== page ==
On 29 January HaMoked submitted a petition under the Freedom of Information Act, demanding to receive information regarding the identity of the officials to whom the Interior Minister delegated his authority to grant permits to enter Israel from Gaza. The petition was submitted after four months in which the Ministry failed to provide a substantive response to HaMoked's appeals, and only replied that the matter was "being processed".
Several days after the submission of the petition, on 5 February 2009, the Ministry of the Interior published the names of the authorized officials, and the same publication also served as an official authorization. Following the publication, the petition was deleted and HaMoked requested that the Court charge the State with expenses.
The respondents' response to HaMoked's request for expenses, dated 25 May 2009, indicated that prior to the submission of the petition, the Interior Minister had not authorized any official to permit entry from Gaza to Israel, as the law requires. The State also claimed that HaMoked had rushed to submit the petition, despite the fact that the State had indicated that the matter was "being processed". The State also rejected the claim that the authorization of the officials was only carried out after the petition was submitted, and claimed this was a coincidence.
On 31 May 2009, HaMoked submitted its response, in which it rejects the State's position and claims that the State's responses, stating the matter was being processed, were a disgraceful attempt to stall until the officials were duly authorized. This conclusion is strengthened by the fact that the State's response to the simple question "who is authorized to permit entry to Israel from Gaza" was, for four months, "the matter is being processed". This is a reprehensible evasion – indeed, if the Minister had a list of authorized officials in his possession, he would have had no need for a thorough inquiry in order to produce it. Thus, the State acted unlawfully: prior to the submission of the petition it had not authorized any official to permit entry to Israel from Gaza.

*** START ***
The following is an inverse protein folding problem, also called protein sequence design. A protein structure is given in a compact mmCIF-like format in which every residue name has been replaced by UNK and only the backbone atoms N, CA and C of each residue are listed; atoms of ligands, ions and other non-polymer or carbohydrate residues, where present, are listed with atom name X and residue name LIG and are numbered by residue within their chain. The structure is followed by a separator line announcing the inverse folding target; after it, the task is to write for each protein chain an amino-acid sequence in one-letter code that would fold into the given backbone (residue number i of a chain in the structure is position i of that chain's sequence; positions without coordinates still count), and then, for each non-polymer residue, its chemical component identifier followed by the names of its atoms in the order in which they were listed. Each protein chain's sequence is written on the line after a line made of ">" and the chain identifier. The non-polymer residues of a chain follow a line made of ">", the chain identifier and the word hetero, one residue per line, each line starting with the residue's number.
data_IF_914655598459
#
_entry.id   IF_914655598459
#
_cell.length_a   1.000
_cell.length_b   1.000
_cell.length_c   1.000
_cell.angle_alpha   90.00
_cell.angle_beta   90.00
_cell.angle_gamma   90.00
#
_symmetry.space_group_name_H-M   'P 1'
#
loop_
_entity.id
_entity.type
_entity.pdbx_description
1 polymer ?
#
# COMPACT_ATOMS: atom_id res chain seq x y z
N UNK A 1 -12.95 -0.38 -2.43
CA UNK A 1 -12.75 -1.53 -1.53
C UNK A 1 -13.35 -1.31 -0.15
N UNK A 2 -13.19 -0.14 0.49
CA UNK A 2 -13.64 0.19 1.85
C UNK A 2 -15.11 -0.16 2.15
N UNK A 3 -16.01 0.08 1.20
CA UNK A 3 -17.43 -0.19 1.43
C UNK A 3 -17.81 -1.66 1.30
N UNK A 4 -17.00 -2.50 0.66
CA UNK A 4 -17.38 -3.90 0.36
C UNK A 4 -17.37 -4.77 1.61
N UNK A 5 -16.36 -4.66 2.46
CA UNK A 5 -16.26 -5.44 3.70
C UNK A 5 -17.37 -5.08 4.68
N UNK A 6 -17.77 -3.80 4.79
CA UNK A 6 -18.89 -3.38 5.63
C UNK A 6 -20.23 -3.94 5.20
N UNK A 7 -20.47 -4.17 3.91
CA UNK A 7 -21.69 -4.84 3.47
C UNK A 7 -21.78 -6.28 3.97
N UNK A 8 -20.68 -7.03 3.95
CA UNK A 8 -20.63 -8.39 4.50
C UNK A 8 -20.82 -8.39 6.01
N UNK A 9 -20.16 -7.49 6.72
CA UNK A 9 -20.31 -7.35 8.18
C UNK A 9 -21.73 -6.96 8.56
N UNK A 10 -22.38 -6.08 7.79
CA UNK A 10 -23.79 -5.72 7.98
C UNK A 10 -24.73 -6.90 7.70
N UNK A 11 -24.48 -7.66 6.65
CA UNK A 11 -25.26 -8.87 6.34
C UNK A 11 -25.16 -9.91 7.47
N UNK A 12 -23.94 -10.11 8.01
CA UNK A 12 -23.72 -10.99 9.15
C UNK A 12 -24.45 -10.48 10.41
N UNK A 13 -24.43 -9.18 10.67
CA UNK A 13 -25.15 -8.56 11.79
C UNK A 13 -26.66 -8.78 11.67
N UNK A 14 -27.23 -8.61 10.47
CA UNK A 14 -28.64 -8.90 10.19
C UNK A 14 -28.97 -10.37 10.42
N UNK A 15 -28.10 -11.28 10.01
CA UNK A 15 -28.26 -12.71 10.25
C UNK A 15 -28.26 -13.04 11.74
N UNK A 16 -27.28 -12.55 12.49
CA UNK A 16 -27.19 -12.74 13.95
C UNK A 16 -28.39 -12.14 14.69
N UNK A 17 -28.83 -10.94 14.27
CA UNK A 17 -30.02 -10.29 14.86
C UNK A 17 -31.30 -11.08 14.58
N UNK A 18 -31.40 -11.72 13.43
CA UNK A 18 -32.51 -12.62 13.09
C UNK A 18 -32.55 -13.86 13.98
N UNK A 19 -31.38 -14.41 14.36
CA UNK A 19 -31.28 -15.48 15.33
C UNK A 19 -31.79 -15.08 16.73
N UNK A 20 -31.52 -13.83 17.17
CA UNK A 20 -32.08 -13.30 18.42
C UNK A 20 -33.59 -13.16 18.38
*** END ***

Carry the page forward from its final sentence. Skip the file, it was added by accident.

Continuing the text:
The respondents deviated from the provisions of the Freedom of information Act which establish that substantive information must be forwarded within 30 days of the date of the appeal, and that this period of time may be extended by an additional 30 days so long as grounds are provided for the delay.
The Court chose to ignore the violation of the law and disregarded the fact that the State published a list of authorized officials only after the petition was submitted. In a very brief, hand-written judgment, the Court rules that "after reviewing the claims of both sides and considering the totality of the circumstances of the case as detailed in the response by counsel for the respondents, and since the petitioner received the remedy it sought in the petition and a hearing was not necessary, I have found no justification to charge the respondents with expenses."